What about if OPs can't show a code because they really don't know how to solve their problem ? – Zulkhaery Basrul Feb 21 '12 at 11:34
@ZulkhaeryBasrul - in that case they may be asking on the wrong site. If it's a design question then [Programmers](] or User Experience might be a better place to ask. – ChrisF Feb 21 '12 at 11:36
@jrturton I love that post, but did you really expect someone who doesn't bother reading how to ask a question to read all that page? – Damien Pirsy Feb 21 '12 at 13:07
@DamienPirsy hah! No, but the fact there is a whole website might hammer home the point that it's an important thing to us! – jrturton Feb 21 '12 at 13:11
IMHO, hurling witless slogans at people is just lazy, and a very poor substitute for communication. I have usually been flagging these comments, as I think that, at the very least, we should be able to outwit a bad NLP algorithm. Looks like I'm in the small minority on this question though. – McGarnagle May 10 '12 at 3:44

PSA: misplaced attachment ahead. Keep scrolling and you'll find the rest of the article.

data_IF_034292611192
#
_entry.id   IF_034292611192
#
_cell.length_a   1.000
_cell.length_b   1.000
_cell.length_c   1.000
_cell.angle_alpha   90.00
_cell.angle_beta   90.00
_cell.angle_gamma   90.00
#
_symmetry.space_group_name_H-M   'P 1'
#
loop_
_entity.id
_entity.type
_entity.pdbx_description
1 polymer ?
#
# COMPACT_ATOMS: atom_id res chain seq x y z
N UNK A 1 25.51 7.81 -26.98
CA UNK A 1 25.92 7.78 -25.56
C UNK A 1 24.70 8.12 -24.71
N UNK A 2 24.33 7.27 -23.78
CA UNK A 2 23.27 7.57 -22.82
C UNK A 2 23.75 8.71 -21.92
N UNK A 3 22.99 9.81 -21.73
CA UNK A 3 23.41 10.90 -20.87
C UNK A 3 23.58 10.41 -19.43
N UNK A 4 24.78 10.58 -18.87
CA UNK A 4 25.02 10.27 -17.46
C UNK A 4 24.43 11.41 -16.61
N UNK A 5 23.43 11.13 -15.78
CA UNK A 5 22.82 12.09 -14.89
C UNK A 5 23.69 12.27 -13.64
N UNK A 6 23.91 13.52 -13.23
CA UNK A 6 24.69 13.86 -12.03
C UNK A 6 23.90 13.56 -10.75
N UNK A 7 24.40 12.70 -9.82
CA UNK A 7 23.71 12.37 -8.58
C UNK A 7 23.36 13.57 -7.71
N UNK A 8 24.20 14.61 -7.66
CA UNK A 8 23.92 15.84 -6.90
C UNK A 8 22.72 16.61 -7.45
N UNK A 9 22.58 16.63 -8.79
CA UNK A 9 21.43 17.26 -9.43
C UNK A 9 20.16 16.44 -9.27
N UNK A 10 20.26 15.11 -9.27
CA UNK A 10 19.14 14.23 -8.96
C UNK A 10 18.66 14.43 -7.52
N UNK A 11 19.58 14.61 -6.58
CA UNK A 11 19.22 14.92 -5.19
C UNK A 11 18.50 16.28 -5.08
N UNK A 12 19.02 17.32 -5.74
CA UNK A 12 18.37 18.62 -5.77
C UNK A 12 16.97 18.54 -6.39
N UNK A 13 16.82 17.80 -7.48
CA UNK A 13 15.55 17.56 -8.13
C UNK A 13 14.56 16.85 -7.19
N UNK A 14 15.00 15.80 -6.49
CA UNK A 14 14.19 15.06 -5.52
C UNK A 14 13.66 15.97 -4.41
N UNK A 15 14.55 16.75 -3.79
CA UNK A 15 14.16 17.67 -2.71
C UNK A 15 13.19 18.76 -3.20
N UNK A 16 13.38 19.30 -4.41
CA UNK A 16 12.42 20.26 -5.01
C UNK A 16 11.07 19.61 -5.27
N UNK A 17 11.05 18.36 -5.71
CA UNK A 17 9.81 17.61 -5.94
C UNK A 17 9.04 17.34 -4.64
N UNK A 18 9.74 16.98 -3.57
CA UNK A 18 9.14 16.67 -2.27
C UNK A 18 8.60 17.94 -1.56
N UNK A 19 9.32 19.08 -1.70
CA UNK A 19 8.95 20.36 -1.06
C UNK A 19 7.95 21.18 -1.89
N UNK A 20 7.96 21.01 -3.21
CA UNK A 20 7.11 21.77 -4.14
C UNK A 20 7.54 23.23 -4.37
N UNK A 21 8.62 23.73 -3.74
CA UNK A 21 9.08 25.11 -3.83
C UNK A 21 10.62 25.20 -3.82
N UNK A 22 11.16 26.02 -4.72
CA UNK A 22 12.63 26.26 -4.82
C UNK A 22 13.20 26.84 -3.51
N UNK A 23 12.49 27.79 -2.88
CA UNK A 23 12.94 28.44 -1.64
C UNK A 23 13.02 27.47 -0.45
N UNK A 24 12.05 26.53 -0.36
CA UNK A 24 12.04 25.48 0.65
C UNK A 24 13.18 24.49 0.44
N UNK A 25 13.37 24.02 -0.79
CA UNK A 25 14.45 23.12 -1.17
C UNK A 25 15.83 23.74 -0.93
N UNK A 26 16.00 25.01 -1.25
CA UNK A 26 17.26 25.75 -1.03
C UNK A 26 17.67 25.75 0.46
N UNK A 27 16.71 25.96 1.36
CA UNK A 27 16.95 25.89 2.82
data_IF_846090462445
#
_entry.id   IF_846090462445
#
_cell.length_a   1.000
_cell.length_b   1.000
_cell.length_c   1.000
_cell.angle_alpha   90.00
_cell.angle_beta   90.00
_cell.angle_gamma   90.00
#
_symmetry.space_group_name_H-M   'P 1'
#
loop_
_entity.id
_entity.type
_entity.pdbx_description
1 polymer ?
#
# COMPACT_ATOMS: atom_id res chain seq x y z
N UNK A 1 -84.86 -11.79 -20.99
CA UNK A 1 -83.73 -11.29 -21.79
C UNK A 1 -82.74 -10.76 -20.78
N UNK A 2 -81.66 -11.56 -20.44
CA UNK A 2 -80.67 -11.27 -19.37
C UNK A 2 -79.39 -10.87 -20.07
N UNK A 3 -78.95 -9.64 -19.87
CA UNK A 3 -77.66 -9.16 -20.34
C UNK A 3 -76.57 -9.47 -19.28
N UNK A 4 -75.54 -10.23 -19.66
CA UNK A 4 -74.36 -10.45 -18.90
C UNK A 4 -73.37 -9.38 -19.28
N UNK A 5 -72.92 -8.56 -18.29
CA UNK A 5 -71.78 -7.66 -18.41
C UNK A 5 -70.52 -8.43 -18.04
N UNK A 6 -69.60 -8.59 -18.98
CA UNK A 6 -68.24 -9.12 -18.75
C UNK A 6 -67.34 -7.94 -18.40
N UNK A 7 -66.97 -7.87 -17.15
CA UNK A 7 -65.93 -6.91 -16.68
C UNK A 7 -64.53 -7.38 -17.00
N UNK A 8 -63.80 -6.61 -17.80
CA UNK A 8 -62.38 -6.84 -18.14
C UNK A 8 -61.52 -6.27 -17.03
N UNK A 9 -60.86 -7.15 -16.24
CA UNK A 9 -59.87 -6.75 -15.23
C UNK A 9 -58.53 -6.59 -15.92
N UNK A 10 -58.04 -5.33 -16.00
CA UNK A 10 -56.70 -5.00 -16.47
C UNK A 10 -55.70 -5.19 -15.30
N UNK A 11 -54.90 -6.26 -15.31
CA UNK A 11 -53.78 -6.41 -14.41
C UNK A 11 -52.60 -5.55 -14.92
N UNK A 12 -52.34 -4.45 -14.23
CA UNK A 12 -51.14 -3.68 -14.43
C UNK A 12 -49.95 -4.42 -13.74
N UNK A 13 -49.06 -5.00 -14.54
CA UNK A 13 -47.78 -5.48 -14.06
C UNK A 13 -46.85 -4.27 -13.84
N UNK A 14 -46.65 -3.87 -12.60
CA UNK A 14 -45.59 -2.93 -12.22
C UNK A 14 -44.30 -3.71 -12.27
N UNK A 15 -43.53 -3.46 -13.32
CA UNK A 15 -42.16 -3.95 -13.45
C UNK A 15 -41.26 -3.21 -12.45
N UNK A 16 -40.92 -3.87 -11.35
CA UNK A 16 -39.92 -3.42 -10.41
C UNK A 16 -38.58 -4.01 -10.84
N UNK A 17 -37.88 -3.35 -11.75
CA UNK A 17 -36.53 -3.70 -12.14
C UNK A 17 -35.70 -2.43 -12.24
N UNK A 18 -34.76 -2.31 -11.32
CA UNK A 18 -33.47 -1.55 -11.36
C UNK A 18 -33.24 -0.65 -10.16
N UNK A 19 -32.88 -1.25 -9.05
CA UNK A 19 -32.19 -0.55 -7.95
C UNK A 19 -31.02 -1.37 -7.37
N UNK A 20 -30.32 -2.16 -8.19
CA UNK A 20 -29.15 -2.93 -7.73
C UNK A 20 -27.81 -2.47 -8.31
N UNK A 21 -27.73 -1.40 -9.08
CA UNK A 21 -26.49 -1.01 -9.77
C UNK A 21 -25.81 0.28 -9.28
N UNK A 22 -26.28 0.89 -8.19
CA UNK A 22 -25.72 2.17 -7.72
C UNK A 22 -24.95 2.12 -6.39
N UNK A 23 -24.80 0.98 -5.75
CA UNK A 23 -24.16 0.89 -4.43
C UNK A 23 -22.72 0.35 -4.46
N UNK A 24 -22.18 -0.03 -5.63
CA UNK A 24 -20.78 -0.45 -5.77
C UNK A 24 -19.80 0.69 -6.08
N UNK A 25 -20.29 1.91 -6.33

@dbaseman - I was implicitly assuming that the comments were polite and informative. I've updated the answer to make that explicit. – ChrisF May 10 '12 at 9:41
It's not ok anymore:… – Tim Schmelter Mar 23 '13 at 21:36
@TimSchmelter - I think the key here is to be polite. Adding a link to Google, "" (or whatever it's called) is not polite which is the real problem. – ChrisF Mar 23 '13 at 21:38
'What have you tried' isn't not polite. It wasn't impolite with every prior revision of this answer, so why now? The reason So many people were asking "What have you tried?" is because so many people are asking zero effort questions. This simple non-impolite phrase assists with increasing question quality and by extension, answer quality. By my understanding, that is how SO is trying to make the internet a better place, not by artificially bumping up an arbitrary politeness level. Following this, you should add a line in the good question FAQ: Remember to always say please. Yahoo! – mcalex Apr 6 '13 at 6:24
This seems like a topic not worth debating. You find "What have you tried" bad, but "Show your code" is fine? What if you don't care to see the code, and all you need is a quick summary? The two seem as if they could be interchangable. If people are asking confusing questions (most likely due to not taking the tour on how to ask/answer), why should anyone care how impolite "What have you tried" MIGHT be (are you sheltered? this is no where near impolite, ESPECIALLY for the internet)? – Vince Emigh Sep 9 '14 at 16:58

Well in my experience what have you tried? comments quite frequently seem to be a synonym of bad luck.